Donald Trump has said a lot of unpolitical things throughout his campaign. However, with dropping poll numbers and hordes of establishment Republicans renouncing their support over the weekend, this was Trump’s chance to rebound. He just needed to remain calm and even-tempered, while displaying a level of maturity and policy prowess that he hasn’t shown before. At the beginning of the night he was able to accomplish this through relatively calm interactions and even corner Hillary on a few major issues. Unfortunately for him, any progress that may have been made throughout the debate was almost immediately erased due to outrageous follow-up comments.
Yes, he apologized for making comments about sexual assault but almost immediately, before and after, stated that it was just “locker room banter” and something people do.
He said that the recent state of Islamaphobia in the United States was a shame, but then quickly said that it is important to single out Muslims and protect the country. He even refused to deny that he would institute a “Muslim Ban” on immigration, instead calling it “extreme vetting.”
He interrupted or berated his opponent during almost every single question, albeit with “facts” and actual comments instead of “Nope, Nope, Nope.” Additionally, he was quite aggressive to the moderators, at times insinuating that the debate was actually “3 on 1.”
Trump did succeed in cornering Hillary on her emails and gained a fair amount of ground in that regard. However, he ended that part of the night by vowing to personally assign a special prosecutor to investigate her, should he become President. This may very well have been the first time a Presidential candidate threatened to imprison his opponent.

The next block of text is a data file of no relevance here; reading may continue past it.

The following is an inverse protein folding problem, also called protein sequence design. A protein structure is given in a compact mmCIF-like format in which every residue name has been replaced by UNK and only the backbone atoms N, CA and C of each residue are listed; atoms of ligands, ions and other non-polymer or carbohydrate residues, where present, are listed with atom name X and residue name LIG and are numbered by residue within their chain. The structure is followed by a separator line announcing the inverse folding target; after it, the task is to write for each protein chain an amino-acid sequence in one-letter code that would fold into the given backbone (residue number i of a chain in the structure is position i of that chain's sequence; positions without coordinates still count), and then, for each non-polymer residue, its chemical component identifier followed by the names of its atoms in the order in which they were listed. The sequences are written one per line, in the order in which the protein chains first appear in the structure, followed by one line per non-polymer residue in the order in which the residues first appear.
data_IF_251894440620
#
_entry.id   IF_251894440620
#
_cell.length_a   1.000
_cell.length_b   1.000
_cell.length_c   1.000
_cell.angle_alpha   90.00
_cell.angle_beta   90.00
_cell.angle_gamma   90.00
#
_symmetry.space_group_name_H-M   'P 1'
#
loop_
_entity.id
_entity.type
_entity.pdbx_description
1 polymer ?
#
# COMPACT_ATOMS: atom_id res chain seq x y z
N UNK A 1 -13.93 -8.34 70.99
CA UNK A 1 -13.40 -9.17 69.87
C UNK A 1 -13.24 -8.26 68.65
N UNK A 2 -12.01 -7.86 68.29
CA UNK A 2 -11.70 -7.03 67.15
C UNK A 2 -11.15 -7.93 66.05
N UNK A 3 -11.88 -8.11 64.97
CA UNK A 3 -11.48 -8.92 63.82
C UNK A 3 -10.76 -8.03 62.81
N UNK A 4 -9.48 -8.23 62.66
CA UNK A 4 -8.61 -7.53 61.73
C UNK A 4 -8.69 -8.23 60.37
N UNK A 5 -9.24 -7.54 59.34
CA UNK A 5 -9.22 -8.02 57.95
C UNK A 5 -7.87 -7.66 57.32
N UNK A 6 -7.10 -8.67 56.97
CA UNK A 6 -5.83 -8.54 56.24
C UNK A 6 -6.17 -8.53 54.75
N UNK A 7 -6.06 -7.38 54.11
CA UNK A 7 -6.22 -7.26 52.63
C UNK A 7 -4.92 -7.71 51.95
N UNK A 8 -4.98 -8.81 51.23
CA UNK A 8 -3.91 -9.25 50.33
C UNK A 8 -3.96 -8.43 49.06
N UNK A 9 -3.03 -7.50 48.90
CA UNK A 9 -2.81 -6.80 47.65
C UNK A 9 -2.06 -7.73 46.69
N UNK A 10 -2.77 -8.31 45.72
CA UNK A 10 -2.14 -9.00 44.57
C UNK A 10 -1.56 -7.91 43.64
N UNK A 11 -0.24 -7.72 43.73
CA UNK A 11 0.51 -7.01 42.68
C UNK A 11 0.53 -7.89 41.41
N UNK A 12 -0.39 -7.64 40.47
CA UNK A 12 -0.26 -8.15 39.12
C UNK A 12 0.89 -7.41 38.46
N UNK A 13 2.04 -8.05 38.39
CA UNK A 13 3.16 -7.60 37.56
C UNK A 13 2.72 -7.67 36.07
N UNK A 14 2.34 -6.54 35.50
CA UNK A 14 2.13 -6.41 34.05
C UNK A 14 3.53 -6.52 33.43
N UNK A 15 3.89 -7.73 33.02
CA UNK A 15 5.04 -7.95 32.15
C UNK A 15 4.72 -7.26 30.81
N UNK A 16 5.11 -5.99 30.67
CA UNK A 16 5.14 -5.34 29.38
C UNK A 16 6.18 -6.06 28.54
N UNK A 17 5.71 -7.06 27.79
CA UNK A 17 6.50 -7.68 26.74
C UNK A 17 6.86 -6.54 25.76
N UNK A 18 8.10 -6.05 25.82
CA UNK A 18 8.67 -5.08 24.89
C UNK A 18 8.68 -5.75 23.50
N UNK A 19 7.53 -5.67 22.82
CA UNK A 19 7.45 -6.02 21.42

Perhaps most shocking of all was the revelation that he hasn’t discussed ISIS or military matters with his running mate. When coupled with the fact that Mike Pence previously denied the “Muslim Ban” that Trump is so supportive of, this comment was the political equivalent of throwing Pence under a moving train.
Trump was able to find some consistency and level ground with the last questions regarding energy and his respect for his opponent. In regards to energy, calls for defending the coal industries and other fossil fuels under siege by eco regulations certainly helped solidify Trump’s conservative base and maybe even clarify it in the minds of undecided voters. When asked to mention one thing that he respects about Hillary, he stated that she never gives up and that her determination is especially noteworthy. This level of respect was an effective way to paint Trump in a better light after all his previous comments and may help some view him as a more comprehensive individual.
Overall, this wasn’t the victory he needed, but it was a victory in some regard. These last few days have spelt absolute ruin for Trump’s campaign and he needed to survive the night. The sheer fact that he was able to corner her on a few exchanges and end the night in a very respectful manner means that he surpassed expectations to do just that. Did he sway a significant number of undecided voters? Probably not. Nothing that was said was any different than what he has said in the past. The next few days will be more telling of whether surviving this debate will bring over more undecided voters, or even stop Republicans from leaving his side.
One thing, however, remains clear; Hillary could have buried Trump tonight. Because she did not, she may have to rest her hopes on the third debate on October 19.
This article was first published by the Hertie School’s digital student magazine, The Governance Post.